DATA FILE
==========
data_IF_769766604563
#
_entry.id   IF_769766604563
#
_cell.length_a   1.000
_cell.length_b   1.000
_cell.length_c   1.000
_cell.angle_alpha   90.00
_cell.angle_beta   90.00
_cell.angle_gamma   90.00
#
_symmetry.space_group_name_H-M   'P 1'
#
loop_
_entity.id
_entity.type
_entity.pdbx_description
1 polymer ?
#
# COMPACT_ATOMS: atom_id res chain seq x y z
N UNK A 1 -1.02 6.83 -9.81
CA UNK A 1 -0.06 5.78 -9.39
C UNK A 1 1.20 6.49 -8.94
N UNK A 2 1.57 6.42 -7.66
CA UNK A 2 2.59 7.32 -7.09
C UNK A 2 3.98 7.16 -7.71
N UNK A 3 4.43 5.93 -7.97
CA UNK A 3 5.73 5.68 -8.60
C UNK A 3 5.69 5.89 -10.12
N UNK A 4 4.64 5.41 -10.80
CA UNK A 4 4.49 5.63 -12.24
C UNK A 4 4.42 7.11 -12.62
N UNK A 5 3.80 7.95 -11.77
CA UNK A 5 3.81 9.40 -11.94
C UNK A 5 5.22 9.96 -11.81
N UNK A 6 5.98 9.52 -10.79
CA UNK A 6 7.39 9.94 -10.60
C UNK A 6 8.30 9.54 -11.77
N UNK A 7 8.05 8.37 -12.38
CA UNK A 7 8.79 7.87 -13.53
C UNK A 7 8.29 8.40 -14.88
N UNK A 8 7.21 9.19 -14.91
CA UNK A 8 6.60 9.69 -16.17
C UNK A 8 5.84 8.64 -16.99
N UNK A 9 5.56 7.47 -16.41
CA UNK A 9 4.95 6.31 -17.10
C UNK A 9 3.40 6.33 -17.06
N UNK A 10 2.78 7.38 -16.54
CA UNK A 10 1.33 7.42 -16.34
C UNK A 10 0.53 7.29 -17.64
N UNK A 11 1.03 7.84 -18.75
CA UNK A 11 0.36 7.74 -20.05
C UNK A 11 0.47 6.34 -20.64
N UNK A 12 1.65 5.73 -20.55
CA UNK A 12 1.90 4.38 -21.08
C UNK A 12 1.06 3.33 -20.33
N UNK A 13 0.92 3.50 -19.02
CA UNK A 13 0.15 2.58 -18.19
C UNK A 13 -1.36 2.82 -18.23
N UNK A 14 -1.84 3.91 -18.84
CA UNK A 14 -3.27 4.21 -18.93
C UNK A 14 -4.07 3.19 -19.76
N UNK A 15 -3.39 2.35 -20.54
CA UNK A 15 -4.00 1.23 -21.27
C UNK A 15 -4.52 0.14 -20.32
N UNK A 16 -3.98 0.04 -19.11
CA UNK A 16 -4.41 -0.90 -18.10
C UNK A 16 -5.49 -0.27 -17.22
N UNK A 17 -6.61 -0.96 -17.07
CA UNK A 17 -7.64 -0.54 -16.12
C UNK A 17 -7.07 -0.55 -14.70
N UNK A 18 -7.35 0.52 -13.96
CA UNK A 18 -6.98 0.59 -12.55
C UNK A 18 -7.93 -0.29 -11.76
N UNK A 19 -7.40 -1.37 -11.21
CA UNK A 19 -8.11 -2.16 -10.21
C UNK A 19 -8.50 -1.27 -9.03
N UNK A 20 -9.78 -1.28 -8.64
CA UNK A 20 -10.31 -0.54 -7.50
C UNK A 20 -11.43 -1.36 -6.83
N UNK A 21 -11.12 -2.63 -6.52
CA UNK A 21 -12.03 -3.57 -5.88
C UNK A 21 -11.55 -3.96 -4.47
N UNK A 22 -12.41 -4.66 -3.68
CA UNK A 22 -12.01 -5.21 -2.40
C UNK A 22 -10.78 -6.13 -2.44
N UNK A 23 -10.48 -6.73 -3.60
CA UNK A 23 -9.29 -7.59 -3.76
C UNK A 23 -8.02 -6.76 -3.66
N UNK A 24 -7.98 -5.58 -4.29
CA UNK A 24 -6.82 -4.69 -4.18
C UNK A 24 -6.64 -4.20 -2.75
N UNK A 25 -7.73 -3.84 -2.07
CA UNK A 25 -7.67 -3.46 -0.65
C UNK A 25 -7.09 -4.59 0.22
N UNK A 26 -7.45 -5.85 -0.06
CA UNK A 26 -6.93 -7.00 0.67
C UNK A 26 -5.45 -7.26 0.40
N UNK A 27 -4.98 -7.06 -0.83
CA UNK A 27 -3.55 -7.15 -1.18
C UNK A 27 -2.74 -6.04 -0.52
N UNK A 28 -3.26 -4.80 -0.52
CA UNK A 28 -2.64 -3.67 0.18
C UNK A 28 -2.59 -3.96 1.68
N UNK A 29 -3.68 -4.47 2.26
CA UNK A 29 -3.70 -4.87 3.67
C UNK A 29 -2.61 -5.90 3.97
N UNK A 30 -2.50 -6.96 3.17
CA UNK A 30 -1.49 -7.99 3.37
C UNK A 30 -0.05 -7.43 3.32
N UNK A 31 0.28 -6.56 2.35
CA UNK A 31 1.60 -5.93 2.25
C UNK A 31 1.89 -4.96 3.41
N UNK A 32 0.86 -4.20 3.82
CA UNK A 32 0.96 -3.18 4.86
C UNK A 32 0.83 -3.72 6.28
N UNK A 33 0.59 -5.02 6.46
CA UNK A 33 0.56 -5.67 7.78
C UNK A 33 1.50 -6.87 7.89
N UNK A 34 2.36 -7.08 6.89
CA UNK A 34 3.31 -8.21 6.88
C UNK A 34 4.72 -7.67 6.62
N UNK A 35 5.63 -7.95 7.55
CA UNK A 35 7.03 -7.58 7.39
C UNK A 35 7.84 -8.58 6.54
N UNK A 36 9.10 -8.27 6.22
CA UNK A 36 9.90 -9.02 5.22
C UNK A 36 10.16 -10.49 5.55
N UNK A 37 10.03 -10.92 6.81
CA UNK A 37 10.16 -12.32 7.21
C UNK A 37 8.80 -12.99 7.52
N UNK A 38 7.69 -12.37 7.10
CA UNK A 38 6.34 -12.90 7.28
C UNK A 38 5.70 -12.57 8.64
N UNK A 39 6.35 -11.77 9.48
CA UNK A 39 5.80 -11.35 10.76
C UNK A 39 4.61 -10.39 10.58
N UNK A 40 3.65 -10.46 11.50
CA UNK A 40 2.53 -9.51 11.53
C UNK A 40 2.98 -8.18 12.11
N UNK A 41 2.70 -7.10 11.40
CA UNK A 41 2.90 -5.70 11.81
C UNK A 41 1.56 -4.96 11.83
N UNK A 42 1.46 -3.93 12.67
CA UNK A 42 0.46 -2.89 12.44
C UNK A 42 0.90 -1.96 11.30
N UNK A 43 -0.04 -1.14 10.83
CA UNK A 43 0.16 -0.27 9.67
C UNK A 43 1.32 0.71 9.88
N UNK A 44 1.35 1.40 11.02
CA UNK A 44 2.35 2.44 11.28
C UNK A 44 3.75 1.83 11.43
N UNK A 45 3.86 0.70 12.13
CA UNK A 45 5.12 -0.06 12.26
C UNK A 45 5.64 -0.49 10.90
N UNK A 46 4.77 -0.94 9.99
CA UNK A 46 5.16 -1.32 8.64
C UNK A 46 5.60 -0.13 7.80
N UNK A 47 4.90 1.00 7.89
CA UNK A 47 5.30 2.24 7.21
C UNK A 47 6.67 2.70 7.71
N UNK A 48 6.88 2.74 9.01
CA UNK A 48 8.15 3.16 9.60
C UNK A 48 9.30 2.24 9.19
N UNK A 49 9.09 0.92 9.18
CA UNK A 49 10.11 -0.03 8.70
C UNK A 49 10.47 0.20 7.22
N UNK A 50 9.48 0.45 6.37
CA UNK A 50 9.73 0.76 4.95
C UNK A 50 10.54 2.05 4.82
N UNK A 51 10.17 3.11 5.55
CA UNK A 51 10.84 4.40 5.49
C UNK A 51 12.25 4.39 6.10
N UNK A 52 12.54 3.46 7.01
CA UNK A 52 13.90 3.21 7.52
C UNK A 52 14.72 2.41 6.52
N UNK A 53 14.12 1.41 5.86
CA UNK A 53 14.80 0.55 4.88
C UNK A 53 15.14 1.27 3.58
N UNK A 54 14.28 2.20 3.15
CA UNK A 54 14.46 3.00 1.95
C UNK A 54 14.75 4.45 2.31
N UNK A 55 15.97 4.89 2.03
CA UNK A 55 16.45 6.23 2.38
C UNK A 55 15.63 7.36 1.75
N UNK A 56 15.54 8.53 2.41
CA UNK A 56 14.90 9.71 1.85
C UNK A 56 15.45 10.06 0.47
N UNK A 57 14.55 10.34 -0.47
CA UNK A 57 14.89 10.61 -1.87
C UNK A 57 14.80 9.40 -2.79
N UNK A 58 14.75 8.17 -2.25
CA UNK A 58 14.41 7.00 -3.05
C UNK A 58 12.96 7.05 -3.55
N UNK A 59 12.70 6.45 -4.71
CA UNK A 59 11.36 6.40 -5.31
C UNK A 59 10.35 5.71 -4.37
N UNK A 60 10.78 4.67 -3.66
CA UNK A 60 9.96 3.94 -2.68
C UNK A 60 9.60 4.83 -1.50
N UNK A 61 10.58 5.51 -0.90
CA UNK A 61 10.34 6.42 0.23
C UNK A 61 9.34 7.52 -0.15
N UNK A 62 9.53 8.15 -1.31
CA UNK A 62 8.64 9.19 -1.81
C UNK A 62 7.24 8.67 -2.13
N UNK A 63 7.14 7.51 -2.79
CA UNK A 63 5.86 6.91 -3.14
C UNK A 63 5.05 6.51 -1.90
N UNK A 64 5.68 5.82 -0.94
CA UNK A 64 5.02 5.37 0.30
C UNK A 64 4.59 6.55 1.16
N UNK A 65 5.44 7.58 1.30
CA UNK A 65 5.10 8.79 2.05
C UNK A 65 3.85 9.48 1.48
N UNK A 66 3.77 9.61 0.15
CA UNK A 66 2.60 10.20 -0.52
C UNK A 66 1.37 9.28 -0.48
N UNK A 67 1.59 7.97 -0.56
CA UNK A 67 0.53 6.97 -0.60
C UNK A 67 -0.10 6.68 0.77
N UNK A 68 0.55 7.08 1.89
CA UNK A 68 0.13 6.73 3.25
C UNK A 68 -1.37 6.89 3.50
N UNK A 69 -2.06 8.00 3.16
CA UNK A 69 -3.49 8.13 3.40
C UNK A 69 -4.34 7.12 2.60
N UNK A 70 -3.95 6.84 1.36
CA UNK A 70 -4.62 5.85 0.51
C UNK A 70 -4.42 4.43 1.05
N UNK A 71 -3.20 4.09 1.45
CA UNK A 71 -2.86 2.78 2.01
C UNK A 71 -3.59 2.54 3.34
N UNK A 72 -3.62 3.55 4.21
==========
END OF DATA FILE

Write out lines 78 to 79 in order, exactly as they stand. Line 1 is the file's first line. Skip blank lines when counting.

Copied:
N UNK A 20 -9.78 -1.28 -8.64
CA UNK A 20 -10.31 -0.54 -7.50